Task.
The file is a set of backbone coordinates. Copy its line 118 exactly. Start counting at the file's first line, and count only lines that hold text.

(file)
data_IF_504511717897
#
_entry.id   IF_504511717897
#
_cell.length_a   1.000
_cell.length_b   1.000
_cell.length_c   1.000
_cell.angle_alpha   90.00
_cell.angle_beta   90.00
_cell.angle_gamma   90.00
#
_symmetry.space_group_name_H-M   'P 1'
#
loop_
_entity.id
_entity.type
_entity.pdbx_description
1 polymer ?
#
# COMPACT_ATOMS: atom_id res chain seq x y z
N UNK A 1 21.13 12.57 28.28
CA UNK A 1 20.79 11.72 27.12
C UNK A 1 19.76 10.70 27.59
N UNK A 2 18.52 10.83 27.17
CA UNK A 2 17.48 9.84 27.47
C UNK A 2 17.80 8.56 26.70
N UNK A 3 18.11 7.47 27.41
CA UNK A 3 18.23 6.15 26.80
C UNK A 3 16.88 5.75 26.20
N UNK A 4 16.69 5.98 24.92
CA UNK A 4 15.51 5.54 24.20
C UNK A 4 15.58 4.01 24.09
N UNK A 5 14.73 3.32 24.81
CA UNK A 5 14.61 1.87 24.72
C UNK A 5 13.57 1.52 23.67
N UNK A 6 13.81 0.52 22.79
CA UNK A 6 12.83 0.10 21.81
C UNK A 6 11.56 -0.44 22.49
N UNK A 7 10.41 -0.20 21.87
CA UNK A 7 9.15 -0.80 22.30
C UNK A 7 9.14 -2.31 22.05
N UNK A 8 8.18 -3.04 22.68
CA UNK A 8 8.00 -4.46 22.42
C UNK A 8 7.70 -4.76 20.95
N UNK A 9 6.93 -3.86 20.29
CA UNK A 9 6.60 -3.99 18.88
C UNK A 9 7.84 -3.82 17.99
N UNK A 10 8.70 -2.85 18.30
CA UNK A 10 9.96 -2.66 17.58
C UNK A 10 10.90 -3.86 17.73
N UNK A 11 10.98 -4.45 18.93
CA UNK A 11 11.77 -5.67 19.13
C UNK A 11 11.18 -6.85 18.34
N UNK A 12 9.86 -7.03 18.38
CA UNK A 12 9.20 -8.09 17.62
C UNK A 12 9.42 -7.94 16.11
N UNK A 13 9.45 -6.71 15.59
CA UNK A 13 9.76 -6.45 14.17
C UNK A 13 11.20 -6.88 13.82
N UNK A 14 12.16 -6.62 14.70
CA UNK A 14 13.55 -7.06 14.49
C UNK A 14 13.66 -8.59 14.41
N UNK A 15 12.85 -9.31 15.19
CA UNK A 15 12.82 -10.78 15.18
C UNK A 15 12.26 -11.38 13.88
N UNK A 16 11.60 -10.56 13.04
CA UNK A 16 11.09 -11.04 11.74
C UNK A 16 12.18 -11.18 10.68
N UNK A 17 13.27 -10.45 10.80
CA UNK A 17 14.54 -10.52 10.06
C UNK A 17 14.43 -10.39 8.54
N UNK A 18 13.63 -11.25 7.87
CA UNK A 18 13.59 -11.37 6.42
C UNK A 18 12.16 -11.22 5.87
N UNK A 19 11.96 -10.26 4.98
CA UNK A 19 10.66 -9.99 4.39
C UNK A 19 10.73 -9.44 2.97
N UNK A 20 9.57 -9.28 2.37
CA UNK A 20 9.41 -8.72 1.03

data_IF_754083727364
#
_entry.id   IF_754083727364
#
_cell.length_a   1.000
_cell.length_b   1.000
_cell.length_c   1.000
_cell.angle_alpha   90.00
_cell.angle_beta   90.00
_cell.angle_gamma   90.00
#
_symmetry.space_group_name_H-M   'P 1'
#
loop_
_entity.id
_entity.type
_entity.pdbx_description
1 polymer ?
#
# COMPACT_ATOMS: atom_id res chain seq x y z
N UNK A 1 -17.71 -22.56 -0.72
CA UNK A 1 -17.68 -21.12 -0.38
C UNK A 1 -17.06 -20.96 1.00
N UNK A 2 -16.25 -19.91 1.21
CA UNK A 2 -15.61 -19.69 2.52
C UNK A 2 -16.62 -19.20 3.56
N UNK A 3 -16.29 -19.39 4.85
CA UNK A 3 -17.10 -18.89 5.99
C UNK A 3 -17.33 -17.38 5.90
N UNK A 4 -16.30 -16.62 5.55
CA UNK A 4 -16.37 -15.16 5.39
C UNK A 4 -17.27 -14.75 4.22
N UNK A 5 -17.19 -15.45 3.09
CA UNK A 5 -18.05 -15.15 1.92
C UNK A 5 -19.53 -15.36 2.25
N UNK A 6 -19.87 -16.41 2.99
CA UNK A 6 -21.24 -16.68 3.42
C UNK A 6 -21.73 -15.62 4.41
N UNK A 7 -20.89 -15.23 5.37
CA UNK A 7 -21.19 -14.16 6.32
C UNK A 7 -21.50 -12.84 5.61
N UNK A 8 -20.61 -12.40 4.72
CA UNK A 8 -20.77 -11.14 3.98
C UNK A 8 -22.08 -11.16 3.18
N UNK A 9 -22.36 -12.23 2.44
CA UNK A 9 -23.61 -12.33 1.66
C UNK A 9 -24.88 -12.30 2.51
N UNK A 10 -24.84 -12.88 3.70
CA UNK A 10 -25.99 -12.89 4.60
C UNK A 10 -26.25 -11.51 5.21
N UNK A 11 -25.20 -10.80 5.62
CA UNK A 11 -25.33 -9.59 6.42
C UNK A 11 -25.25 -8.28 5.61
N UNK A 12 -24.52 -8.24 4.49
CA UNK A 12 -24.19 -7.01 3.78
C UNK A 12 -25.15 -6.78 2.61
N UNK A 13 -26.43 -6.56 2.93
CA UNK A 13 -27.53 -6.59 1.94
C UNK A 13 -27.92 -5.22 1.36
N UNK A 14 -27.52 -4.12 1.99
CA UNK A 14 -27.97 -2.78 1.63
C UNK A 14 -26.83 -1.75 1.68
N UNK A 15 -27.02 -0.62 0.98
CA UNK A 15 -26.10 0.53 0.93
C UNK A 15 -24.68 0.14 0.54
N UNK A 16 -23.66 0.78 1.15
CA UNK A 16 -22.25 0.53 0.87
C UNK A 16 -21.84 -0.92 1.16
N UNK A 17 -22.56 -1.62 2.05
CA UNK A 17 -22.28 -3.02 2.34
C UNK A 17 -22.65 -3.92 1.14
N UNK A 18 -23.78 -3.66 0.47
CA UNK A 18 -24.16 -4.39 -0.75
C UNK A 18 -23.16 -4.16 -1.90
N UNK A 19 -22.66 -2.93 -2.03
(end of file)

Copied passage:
N UNK A 7 -20.89 -15.23 5.37